Do not make this a onetime conversation.
Like telling our pre-teens about sex, lots of parents prefer a talk that happens once and is never to be brought up again. This will not work well. They will digest this information gradually. They will have questions randomly and at odd times. Be prepared to have multiple conversations and remember it is okay for parents not to know everything or have all the answers.
Let them know they are loved and valuable.
Remember, meaningful touch helps to dispel fear. So, hold a hand, stroke their hair, let them sit in your lap, kiss them, wrap your arms around them. Be present emotionally. Listen. Listen. Listen. Tell them you love them and that their Creator loves them even more.
Certainly, this has already been implied. This is a time where your presence is huge. Your availability allows them to ask their questions. Always be ready to listen. As a general rule, the more they talk about it, the better they are dealing with it.
Talk about God’s love.
Remind them of God’s promises for them. Pray for and with them. Let them hear you praying about this. Remind them that not everyone in the world is bad. Tell them they are safe. Tell them God loves us and is close to us. Model your own belief in God’s love. Perhaps you need to be reminded of this yourself because your moods, thoughts and actions directly influence theirs. Kids tend to absorb us. The truth of God’s love flows through you to them. Remind your children that God still runs the universe and that these beautiful children who were slain are in Heaven with Him.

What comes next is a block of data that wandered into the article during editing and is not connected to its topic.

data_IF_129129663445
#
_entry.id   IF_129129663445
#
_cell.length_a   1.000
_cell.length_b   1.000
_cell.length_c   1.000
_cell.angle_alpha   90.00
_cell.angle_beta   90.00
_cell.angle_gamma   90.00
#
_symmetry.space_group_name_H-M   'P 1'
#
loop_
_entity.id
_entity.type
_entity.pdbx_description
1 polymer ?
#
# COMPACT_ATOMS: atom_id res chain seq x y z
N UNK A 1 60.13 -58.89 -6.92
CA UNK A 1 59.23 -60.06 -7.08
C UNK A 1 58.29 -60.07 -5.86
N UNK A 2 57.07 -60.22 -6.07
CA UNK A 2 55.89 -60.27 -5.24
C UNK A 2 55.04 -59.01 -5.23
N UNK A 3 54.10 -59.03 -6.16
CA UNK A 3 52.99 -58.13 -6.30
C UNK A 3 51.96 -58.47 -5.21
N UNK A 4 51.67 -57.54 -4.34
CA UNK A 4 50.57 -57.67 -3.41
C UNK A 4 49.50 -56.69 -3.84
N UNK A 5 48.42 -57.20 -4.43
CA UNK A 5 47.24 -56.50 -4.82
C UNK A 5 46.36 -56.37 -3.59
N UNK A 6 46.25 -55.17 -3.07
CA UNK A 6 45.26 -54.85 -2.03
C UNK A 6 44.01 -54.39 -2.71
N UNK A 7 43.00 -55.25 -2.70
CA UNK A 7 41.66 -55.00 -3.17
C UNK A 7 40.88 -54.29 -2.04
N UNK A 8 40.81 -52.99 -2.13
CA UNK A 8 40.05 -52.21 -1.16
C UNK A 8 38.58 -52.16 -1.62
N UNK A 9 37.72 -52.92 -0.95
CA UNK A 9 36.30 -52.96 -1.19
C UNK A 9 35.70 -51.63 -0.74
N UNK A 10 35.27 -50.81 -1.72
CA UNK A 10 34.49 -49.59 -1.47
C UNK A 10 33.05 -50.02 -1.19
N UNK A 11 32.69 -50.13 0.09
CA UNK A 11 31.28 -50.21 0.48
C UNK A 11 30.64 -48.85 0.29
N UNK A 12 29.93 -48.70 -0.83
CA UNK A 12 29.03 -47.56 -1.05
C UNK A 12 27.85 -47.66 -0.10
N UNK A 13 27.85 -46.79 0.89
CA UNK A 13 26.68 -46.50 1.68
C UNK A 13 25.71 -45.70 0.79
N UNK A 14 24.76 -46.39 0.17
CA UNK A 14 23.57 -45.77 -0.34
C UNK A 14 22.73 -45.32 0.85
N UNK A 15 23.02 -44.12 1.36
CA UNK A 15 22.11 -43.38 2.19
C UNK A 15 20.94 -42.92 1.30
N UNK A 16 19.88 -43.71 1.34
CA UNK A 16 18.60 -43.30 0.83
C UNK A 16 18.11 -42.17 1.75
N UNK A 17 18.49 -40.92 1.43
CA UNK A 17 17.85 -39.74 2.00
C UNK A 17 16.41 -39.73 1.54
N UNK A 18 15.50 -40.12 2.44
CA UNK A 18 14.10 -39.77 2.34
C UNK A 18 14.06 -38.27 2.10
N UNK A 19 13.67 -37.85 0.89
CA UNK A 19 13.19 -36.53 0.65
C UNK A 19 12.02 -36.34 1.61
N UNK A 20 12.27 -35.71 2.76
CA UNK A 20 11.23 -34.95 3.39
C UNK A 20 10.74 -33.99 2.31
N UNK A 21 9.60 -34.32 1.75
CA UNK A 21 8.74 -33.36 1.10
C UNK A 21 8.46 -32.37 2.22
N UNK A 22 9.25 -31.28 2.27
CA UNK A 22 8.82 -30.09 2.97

Limit the amount of news programming your child is exposed to.
Base this on their level of maturity and sensitivity. Young children do not need to see this on the news at all. Again, they will most assuredly hear about it and the factual information would be better coming from you. Do not get sloppy and leave a TV on. By the way, persons of all ages need to limit the amount of time they spend watching news of this. And remember, kids are different, they mature at different levels. What is best for one may not be best for another of the same age.
Be present and involved with your kids especially in moments like these.
— Nathan Jernigan
[On another day, I’d like to share some of my own thoughts on kids dealing with tough situations (which we might qualify as only being appropriate for adults). This is because I know my daughters — living in Tanzania — witness some situations (eg. death) from which many children in the states are sheltered. But these thoughts will come on another day.]
The other piece I’m glad I read last week came from Fat Cyclist, and it’s simply titled “Loss.” Fatty is not a licensed psycotherapist. And he’s largely unqualified to write on the subjects of school shootings, gun control, and government intervention in mental healthcare. But he has experienced loss and so shared what was useful to him as he dealt with, and processed through, it.
* Exception: Auburn football.